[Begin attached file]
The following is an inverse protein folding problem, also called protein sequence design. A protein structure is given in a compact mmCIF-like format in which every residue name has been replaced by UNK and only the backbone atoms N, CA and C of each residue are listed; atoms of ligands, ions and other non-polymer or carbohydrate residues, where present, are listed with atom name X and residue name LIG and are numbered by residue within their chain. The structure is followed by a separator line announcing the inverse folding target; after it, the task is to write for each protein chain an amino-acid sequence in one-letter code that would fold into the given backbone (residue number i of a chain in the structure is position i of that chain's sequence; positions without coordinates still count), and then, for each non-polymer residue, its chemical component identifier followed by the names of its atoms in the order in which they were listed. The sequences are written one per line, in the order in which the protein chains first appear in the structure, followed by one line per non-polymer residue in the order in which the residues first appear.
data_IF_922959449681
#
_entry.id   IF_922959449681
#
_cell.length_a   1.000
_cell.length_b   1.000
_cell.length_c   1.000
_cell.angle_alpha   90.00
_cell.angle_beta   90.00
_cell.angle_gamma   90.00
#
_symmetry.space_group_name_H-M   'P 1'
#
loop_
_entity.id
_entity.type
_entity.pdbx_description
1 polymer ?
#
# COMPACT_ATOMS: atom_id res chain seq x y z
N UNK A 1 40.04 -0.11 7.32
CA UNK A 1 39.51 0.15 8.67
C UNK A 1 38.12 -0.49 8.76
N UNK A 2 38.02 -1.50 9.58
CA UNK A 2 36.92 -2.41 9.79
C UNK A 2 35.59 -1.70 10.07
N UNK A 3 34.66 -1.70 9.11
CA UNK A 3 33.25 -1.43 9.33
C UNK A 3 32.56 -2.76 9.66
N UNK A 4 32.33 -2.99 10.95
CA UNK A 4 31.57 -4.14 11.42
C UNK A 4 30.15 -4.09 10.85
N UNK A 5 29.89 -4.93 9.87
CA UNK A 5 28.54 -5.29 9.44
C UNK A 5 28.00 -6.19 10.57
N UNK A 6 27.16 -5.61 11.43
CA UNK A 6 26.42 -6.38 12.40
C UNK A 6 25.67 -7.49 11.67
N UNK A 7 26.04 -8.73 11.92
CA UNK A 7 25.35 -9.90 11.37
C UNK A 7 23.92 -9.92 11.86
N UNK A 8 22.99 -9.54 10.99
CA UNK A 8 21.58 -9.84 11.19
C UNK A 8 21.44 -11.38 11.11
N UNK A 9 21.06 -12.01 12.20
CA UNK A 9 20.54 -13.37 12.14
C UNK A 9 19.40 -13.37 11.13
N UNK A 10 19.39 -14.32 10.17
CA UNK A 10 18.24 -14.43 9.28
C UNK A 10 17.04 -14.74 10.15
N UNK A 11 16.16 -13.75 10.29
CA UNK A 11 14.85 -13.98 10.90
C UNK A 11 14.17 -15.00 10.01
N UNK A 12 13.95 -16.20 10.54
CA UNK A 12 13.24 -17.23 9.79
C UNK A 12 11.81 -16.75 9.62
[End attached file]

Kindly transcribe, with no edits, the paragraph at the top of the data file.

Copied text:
The following is an inverse protein folding problem, also called protein sequence design. A protein structure is given in a compact mmCIF-like format in which every residue name has been replaced by UNK and only the backbone atoms N, CA and C of each residue are listed; atoms of ligands, ions and other non-polymer or carbohydrate residues, where present, are listed with atom name X and residue name LIG and are numbered by residue within their chain. The structure is followed by a separator line announcing the inverse folding target; after it, the task is to write for each protein chain an amino-acid sequence in one-letter code that would fold into the given backbone (residue number i of a chain in the structure is position i of that chain's sequence; positions without coordinates still count), and then, for each non-polymer residue, its chemical component identifier followed by the names of its atoms in the order in which they were listed. The sequences are written one per line, in the order in which the protein chains first appear in the structure, followed by one line per non-polymer residue in the order in which the residues first appear.